Initially, at the new site, the alighting bees resemble a swarm. If the beekeeper gets a call at this point, the game has changed. This swarm is no longer eagerly looking for a home site but has made a conscious choice on a new abode. If the caller says, “A swarm has just landed on the side of my house and is going into the wall beside the chimney” — forget hiving that swarm. It’s already “hived” itself. You would then follow the discussion for “Removing bees from a dwelling,” which is a totally different subject.
Many beekeepers got their first start in beekeeping because of an opportune swarm. Maybe they came home from work one afternoon and there it was, hanging on a low limb. Or with a lot of fanfare and much community noise, maybe a neighbor was about to spray a swarm with insecticides and you, the unknowing future beekeeper, felt an infantile apicultural stir, and asked for it (not having a clue what you were going to do with it). Boom! A new beekeeper was born.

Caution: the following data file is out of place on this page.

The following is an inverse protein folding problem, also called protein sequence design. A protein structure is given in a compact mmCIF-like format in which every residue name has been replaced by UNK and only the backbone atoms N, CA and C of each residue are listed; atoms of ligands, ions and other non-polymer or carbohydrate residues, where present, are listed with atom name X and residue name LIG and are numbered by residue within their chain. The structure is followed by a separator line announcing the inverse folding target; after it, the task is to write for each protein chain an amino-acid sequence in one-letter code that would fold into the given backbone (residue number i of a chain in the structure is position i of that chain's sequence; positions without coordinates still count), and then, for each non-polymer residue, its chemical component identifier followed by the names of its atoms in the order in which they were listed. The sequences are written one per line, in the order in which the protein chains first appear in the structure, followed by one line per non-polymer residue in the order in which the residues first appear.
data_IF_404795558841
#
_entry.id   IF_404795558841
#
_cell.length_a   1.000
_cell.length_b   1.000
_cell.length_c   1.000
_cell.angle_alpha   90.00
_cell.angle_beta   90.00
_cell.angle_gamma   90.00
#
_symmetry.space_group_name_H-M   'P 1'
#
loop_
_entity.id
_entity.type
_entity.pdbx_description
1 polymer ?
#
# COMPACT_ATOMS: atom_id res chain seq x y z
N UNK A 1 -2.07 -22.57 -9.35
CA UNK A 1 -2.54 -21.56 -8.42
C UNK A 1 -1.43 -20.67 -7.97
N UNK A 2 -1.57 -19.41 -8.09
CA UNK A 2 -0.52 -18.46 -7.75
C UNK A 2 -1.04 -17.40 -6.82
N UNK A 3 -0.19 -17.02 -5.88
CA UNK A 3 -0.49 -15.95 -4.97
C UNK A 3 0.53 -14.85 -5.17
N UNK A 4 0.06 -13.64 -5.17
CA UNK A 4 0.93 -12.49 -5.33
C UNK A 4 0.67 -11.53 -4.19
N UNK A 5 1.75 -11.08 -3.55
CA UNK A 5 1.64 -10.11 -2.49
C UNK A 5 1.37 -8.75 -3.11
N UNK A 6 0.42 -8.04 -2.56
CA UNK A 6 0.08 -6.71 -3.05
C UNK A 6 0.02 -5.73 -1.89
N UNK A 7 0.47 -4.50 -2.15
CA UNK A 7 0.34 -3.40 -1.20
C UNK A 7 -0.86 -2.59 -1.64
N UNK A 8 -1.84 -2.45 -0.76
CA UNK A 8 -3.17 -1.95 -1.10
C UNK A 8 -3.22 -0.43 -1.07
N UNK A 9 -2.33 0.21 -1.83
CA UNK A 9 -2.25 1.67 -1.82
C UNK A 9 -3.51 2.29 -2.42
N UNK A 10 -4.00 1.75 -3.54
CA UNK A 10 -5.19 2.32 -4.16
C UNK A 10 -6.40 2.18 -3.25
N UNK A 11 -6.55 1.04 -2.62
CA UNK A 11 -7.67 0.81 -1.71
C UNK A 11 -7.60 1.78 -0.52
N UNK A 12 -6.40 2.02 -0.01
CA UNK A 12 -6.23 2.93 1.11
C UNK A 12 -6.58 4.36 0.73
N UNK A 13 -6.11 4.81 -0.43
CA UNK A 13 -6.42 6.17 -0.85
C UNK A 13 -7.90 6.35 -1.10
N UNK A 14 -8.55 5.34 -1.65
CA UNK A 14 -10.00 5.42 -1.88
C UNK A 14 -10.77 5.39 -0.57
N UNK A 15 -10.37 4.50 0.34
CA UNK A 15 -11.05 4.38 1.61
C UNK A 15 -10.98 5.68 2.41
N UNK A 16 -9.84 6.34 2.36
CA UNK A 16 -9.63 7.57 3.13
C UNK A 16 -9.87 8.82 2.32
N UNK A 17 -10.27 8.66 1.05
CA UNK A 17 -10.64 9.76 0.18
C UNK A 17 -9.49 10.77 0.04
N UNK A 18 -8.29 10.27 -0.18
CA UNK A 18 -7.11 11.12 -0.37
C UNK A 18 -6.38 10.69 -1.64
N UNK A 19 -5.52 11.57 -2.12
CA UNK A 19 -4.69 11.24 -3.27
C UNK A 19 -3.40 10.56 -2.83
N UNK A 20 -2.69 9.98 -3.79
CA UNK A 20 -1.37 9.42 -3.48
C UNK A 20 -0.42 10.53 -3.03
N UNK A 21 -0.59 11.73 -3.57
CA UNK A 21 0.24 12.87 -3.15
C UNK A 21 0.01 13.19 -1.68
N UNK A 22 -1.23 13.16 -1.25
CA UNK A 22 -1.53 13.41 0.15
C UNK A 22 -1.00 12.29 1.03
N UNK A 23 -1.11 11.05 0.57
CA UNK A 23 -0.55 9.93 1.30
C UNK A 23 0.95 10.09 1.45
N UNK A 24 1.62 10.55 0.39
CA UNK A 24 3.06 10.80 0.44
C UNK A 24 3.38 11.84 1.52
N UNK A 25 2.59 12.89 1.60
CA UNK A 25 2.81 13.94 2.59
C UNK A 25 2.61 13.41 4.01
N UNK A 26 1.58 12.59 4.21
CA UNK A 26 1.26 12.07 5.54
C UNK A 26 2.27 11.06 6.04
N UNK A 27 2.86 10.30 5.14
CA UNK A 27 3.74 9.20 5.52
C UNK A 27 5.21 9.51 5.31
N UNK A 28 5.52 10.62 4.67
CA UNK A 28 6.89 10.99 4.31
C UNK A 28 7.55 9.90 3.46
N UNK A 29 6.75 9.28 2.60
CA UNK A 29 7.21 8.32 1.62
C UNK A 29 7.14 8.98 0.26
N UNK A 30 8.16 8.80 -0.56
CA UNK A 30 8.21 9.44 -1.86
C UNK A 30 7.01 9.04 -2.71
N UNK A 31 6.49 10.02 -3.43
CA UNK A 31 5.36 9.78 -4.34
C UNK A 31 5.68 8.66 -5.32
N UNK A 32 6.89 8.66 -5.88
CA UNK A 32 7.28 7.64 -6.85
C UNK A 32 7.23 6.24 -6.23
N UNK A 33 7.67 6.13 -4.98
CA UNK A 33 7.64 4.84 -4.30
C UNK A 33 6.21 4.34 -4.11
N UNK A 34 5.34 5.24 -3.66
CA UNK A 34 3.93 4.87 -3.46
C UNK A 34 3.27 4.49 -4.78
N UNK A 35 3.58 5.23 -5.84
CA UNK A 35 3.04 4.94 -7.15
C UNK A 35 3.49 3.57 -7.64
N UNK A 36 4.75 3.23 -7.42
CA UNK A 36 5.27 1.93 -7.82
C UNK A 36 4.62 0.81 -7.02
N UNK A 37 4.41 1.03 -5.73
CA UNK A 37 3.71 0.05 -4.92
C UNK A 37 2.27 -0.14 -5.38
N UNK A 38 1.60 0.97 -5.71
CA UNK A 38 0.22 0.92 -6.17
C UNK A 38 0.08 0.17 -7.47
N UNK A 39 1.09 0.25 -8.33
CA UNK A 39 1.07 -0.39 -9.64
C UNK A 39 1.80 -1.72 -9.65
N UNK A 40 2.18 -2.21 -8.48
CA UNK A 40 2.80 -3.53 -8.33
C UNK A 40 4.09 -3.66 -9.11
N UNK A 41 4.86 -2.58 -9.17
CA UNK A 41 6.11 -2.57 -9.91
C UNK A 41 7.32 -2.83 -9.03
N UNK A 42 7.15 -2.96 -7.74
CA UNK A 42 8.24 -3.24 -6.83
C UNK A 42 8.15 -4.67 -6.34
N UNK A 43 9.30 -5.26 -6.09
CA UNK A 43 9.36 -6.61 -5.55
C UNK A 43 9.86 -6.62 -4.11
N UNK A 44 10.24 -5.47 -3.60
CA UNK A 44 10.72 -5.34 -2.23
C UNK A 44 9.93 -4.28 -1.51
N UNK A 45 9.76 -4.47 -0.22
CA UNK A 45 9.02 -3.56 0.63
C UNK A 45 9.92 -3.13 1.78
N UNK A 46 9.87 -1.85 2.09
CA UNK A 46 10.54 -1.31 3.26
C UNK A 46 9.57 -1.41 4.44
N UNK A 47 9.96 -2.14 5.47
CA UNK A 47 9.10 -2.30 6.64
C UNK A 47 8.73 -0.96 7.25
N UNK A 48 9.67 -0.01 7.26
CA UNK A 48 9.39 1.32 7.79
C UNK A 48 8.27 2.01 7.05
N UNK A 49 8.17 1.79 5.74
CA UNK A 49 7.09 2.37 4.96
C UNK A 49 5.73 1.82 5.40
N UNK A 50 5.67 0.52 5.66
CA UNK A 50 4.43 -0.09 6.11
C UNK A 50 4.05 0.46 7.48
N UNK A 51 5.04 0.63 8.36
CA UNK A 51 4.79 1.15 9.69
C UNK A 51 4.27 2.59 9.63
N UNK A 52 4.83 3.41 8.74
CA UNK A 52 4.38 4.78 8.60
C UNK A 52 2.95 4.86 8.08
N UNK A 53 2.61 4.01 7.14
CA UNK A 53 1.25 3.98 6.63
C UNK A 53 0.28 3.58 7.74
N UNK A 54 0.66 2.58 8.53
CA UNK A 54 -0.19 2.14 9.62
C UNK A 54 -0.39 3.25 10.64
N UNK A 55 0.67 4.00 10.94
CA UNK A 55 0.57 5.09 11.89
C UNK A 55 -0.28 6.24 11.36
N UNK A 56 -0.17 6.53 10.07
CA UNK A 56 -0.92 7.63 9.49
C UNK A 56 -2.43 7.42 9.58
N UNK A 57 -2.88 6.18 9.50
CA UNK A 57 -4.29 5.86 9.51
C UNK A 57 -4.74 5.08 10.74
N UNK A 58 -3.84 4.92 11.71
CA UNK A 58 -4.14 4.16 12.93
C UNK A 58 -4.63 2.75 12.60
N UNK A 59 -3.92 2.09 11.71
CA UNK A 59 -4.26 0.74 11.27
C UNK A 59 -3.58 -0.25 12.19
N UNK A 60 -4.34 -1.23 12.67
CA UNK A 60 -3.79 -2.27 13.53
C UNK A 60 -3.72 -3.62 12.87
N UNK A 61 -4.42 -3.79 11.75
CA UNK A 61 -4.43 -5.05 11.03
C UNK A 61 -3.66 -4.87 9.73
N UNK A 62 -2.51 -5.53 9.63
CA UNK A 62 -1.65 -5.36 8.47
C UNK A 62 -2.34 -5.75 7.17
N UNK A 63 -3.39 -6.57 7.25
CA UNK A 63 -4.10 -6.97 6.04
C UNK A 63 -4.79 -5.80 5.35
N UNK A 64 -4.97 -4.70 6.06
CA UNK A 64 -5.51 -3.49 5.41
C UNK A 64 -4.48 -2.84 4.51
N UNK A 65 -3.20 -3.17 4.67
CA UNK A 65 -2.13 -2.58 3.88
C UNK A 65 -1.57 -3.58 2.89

Or how about this scenario that I have encountered? A swarm of bees had moved into an overturned bureau drawer in a scrap pile. The property owner found it, kept it, and turned it into a hive. But … years later, the bureau drawer still comprised part of the lower hive with standard beekeeping equipment stacked above it.
Every beekeeper has their own special swarm story. When you get a swarm call, I would suggest asking the following questions in no order of priority. No doubt, you too will have questions of your own.
How long have the bees been there?
One of the unique characteristics of a swarm is its docility. Normally, most swarms are in a good mood — but not always. If the caller saw “thousands of bees land on a bush back by the barn just a few hours ago,” they are describing a swarm that should be easy to hive. The bees have just landed, are not defensive of the swarm location, and are probably still well fed with food they took for the trip.